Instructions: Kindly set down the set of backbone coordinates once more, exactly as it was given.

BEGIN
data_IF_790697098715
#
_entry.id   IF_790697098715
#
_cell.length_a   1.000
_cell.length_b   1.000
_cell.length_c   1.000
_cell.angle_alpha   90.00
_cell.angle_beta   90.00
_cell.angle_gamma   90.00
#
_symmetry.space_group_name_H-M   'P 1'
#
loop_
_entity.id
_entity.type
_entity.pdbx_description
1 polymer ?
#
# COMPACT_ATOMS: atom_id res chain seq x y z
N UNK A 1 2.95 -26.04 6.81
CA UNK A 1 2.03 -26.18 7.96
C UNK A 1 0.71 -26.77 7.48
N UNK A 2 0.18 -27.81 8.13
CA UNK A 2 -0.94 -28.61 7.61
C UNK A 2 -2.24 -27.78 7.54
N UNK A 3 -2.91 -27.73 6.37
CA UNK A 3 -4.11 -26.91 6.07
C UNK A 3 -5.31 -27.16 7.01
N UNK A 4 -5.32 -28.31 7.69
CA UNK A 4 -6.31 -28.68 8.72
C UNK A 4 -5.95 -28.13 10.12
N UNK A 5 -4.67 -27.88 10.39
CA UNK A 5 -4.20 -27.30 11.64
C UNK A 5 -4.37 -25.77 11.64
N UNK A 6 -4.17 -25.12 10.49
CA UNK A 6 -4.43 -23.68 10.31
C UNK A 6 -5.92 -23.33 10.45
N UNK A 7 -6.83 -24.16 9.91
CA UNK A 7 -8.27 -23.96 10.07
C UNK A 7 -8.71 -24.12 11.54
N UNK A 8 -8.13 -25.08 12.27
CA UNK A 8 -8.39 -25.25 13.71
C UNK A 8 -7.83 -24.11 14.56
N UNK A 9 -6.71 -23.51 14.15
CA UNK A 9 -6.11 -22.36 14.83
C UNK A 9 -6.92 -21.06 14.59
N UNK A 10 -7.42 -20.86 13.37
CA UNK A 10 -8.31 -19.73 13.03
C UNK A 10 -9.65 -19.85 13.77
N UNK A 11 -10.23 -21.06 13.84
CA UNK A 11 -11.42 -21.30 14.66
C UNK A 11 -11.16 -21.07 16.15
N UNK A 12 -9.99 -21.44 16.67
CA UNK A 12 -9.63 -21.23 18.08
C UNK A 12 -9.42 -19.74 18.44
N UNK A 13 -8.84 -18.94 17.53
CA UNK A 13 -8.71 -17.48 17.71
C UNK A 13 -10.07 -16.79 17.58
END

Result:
data_IF_790697098715
#
_entry.id   IF_790697098715
#
_cell.length_a   1.000
_cell.length_b   1.000
_cell.length_c   1.000
_cell.angle_alpha   90.00
_cell.angle_beta   90.00
_cell.angle_gamma   90.00
#
_symmetry.space_group_name_H-M   'P 1'
#
loop_
_entity.id
_entity.type
_entity.pdbx_description
1 polymer ?
#
# COMPACT_ATOMS: atom_id res chain seq x y z
N UNK A 1 2.95 -26.04 6.81
CA UNK A 1 2.03 -26.18 7.96
C UNK A 1 0.71 -26.77 7.48
N UNK A 2 0.18 -27.81 8.13
CA UNK A 2 -0.94 -28.61 7.61
C UNK A 2 -2.24 -27.78 7.54
N UNK A 3 -2.91 -27.73 6.37
CA UNK A 3 -4.11 -26.91 6.07
C UNK A 3 -5.31 -27.16 7.01
N UNK A 4 -5.32 -28.31 7.69
CA UNK A 4 -6.31 -28.68 8.72
C UNK A 4 -5.95 -28.13 10.12
N UNK A 5 -4.67 -27.88 10.39
CA UNK A 5 -4.20 -27.30 11.64
C UNK A 5 -4.37 -25.77 11.64
N UNK A 6 -4.17 -25.12 10.49
CA UNK A 6 -4.43 -23.68 10.31
C UNK A 6 -5.92 -23.33 10.45
N UNK A 7 -6.83 -24.16 9.91
CA UNK A 7 -8.27 -23.96 10.07
C UNK A 7 -8.71 -24.12 11.54
N UNK A 8 -8.13 -25.08 12.27
CA UNK A 8 -8.39 -25.25 13.71
C UNK A 8 -7.83 -24.11 14.56
N UNK A 9 -6.71 -23.51 14.15
CA UNK A 9 -6.11 -22.36 14.83
C UNK A 9 -6.92 -21.06 14.59
N UNK A 10 -7.42 -20.86 13.37
CA UNK A 10 -8.31 -19.73 13.03
C UNK A 10 -9.65 -19.85 13.77
N UNK A 11 -10.23 -21.06 13.84
CA UNK A 11 -11.42 -21.30 14.66
C UNK A 11 -11.16 -21.07 16.15
N UNK A 12 -9.99 -21.44 16.67
CA UNK A 12 -9.63 -21.23 18.08
C UNK A 12 -9.42 -19.74 18.44
N UNK A 13 -8.84 -18.94 17.53
CA UNK A 13 -8.71 -17.48 17.71
C UNK A 13 -10.07 -16.79 17.58